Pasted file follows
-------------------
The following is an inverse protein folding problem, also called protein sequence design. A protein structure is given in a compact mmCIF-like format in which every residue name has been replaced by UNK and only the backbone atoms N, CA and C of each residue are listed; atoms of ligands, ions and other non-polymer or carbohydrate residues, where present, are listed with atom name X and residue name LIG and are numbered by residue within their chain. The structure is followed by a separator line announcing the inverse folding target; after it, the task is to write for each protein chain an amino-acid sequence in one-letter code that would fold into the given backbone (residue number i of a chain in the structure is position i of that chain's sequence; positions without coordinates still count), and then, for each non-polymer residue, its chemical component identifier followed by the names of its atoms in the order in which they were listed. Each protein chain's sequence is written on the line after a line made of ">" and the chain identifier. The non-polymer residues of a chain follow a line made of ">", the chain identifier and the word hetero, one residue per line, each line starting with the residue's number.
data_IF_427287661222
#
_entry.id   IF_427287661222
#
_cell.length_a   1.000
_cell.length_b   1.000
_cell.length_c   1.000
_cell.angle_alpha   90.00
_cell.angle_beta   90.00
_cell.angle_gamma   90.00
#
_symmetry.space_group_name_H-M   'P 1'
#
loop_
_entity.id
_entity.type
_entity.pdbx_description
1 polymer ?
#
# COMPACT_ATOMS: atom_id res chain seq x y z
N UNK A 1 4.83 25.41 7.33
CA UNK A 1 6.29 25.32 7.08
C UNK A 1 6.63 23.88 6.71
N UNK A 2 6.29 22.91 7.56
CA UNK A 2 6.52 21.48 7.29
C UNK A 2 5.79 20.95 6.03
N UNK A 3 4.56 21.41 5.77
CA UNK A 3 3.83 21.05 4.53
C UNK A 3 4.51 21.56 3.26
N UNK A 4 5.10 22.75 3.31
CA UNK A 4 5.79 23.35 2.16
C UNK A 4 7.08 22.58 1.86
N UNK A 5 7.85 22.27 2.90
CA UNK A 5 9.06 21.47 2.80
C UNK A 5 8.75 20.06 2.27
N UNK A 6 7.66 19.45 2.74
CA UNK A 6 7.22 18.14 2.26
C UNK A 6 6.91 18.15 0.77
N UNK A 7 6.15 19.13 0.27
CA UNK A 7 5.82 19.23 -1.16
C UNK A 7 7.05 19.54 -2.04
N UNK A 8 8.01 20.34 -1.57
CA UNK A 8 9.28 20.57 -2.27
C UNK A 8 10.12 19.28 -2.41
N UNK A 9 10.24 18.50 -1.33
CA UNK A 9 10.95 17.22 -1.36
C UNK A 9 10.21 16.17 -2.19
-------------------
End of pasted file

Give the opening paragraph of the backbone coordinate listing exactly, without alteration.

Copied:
The following is an inverse protein folding problem, also called protein sequence design. A protein structure is given in a compact mmCIF-like format in which every residue name has been replaced by UNK and only the backbone atoms N, CA and C of each residue are listed; atoms of ligands, ions and other non-polymer or carbohydrate residues, where present, are listed with atom name X and residue name LIG and are numbered by residue within their chain. The structure is followed by a separator line announcing the inverse folding target; after it, the task is to write for each protein chain an amino-acid sequence in one-letter code that would fold into the given backbone (residue number i of a chain in the structure is position i of that chain's sequence; positions without coordinates still count), and then, for each non-polymer residue, its chemical component identifier followed by the names of its atoms in the order in which they were listed. Each protein chain's sequence is written on the line after a line made of ">" and the chain identifier. The non-polymer residues of a chain follow a line made of ">", the chain identifier and the word hetero, one residue per line, each line starting with the residue's number.